I am pleased and honored to share that my short essay about my mother, How to Remodel, has been published by the lovely folks over at Dead Housekeeping.

About Dead Housekeeping (from their website):

When people die we can still clearly picture the way they did things. We don’t remember our departed in a vacuum, but in motion, in particular. We can still see and sense “how they did it” years after the doer’s deaths.

This is a heartfelt look at loss through the lens of the home.

I highly encourage you to spend some time reading through the essays published on their site. Touching, funny, poignant, and raw – these stories will not disappoint you.

Photo of myself (age 21) and my mother

My mother and I in 1995 or so

A handful of days

I take seven pills every night. Don’t worry, I’m not sick. I’m just trying to stay healthy. A multivitamin. Three glucosamine tablets, for my joints. An aspirin because of that one a-fib incident a couple years ago. Two melatonins to help me sleep. There are too many to take all at once, and so I have to swallow them in three big gulps. Some of these things are huge.

“Horse pills,” I joke, every night.

When I travel I count out tablets into a ziplock bag. Three nights away means twenty-one pills. Seven nights means forty-nine. It looks like a lot of pills. It feels like a lot of time.

Our days are filled with activity: biking, swimming, hiking, a museum visit, even a horseback ride. Good thing for those horse pills, I laugh to myself. We stay up late; we sleep in. We hardly know what time it is. We don’t bother to count the days.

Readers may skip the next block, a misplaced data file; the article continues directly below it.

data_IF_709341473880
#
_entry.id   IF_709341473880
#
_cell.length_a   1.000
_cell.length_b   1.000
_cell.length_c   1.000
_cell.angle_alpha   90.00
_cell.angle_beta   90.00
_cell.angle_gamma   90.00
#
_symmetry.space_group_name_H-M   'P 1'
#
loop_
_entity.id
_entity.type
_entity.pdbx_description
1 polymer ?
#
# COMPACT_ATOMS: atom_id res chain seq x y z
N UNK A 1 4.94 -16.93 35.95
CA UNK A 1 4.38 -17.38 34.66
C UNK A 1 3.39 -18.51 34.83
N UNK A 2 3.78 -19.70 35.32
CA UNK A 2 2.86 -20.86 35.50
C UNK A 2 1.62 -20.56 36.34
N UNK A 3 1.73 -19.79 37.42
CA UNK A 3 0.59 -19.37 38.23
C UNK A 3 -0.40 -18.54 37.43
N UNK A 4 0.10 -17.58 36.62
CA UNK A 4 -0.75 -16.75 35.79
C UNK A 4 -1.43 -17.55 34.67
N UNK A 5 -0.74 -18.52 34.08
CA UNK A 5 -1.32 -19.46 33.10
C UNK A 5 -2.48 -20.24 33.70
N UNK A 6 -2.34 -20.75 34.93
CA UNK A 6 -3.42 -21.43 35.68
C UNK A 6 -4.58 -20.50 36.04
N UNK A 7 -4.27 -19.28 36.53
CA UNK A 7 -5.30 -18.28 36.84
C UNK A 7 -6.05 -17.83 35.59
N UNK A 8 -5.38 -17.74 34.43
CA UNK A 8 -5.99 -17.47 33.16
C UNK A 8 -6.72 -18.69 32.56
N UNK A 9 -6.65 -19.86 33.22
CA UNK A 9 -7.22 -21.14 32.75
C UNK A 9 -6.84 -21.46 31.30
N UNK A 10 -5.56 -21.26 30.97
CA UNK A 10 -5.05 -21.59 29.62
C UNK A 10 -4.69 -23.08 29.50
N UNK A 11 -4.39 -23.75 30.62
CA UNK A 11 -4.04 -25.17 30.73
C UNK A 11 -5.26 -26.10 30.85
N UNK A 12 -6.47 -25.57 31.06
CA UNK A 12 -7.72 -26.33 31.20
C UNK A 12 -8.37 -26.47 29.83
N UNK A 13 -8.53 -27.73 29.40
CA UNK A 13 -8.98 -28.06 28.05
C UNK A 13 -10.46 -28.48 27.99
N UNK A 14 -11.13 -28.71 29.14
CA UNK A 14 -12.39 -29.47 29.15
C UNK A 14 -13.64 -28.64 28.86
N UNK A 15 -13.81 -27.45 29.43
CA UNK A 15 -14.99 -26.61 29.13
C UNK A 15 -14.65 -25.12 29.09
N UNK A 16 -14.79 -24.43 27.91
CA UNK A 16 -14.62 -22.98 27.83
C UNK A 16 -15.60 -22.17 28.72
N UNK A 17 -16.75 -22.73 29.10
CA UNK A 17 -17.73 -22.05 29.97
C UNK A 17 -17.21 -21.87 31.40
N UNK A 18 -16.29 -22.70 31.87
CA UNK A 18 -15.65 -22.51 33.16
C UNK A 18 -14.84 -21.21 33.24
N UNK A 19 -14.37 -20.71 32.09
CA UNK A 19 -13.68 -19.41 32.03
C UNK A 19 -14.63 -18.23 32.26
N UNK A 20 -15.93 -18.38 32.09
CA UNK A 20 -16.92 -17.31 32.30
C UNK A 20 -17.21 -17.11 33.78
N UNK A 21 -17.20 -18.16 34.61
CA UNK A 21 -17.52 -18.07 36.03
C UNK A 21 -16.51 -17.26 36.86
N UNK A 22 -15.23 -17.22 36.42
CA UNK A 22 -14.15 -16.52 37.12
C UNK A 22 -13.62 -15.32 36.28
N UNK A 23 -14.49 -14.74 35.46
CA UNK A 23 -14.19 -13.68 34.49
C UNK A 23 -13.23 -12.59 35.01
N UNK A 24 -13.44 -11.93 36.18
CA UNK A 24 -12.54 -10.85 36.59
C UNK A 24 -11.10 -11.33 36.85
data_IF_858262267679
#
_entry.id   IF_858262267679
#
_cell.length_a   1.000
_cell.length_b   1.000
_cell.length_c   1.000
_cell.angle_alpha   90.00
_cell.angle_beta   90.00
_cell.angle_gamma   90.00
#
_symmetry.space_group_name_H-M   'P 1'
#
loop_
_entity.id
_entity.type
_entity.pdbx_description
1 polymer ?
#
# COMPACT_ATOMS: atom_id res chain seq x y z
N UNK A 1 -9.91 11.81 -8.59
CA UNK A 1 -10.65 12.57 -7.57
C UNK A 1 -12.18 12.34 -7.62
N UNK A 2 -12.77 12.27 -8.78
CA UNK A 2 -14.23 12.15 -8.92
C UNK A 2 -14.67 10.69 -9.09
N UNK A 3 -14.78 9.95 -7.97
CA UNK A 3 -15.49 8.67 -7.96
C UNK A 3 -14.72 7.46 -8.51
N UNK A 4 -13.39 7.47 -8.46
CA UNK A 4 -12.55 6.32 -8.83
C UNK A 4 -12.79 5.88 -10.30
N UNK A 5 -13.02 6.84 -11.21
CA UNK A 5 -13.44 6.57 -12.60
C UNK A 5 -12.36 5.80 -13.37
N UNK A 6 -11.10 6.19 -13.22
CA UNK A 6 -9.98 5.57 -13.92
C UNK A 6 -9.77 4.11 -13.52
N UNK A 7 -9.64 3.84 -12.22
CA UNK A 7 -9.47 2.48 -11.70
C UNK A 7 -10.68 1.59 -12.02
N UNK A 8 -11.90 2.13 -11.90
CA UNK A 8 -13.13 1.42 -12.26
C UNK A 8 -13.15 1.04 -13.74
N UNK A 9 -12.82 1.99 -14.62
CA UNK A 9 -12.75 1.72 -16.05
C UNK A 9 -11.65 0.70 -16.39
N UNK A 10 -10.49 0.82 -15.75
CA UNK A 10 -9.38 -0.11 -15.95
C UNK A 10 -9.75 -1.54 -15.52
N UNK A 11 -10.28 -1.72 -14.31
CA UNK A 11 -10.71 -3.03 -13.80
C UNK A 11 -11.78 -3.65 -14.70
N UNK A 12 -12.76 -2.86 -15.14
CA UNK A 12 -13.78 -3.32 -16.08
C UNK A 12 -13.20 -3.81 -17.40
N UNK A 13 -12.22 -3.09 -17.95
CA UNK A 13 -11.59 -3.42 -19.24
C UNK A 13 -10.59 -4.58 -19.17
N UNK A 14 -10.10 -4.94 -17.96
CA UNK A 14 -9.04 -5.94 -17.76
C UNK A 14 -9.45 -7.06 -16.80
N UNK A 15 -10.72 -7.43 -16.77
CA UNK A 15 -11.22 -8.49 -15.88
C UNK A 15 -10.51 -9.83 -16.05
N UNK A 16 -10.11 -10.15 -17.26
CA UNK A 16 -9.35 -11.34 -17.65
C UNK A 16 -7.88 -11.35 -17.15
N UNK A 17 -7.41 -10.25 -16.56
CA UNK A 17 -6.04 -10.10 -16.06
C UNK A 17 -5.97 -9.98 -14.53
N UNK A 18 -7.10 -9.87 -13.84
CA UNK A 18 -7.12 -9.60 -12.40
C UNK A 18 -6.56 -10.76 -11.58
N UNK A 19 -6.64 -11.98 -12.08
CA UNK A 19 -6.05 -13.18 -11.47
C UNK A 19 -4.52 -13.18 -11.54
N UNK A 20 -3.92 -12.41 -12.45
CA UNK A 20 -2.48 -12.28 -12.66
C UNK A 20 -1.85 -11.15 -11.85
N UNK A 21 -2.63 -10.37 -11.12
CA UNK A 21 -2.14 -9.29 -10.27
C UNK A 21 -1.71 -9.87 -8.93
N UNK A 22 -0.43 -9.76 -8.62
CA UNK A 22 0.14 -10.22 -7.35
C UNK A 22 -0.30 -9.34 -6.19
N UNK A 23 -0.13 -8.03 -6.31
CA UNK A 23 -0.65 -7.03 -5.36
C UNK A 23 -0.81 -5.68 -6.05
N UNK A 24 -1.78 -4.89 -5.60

Tonight I weigh the bag in my hand. It’s light: only seven pills left. Seven pills between me and the end of our vacation. Seven pills between me and time’s inexorable pull.

Melatonin won’t help, I can tell. My brain is already tracing the route home, counting loads of laundry, making a grocery list. I reach for my glass of water anyway. The rattle of the pills sounds like the winding of a clock.


Evolution

“Are you a writer?” asked the woman in the park. She’d seen my yellow field bag with the Ray Bradbury quote: You must stay drunk on writing so that reality cannot destroy you.

“I like to write,” I equivocated. It was my standard answer. It was true, after all, and got me out of committing to the word. And I had never published a thing, except for poetry and flash fiction on my own blog, which maybe fifteen people ever read.

***

“Who here is a writer?” asked the panel moderator.

I was at Long Beach Comic Con with the rest of the Yeah Write crew. It was the first time most of us had met in person. Rowan and I were sitting in on a panel about queer representation in the writing and publishing world before we went off to our own panel about storytelling in the internet age. The question took me by surprise. We looked at each other for affirmation or validation or moral support, and raised our hands.

***

“Are you a writer?” asked the man sitting next to me on the plane.

I was head down in my computer, wrestling with the final pages of edits on The Jade Dragon, the novel Rowan and I had been working on for years. The man was watching the World Cup quarter-finals streamed to his seat-back TV.

I looked up, a little irritated at the interruption. “Yes,” I said, and went back to work. Only fifteen more pages to go.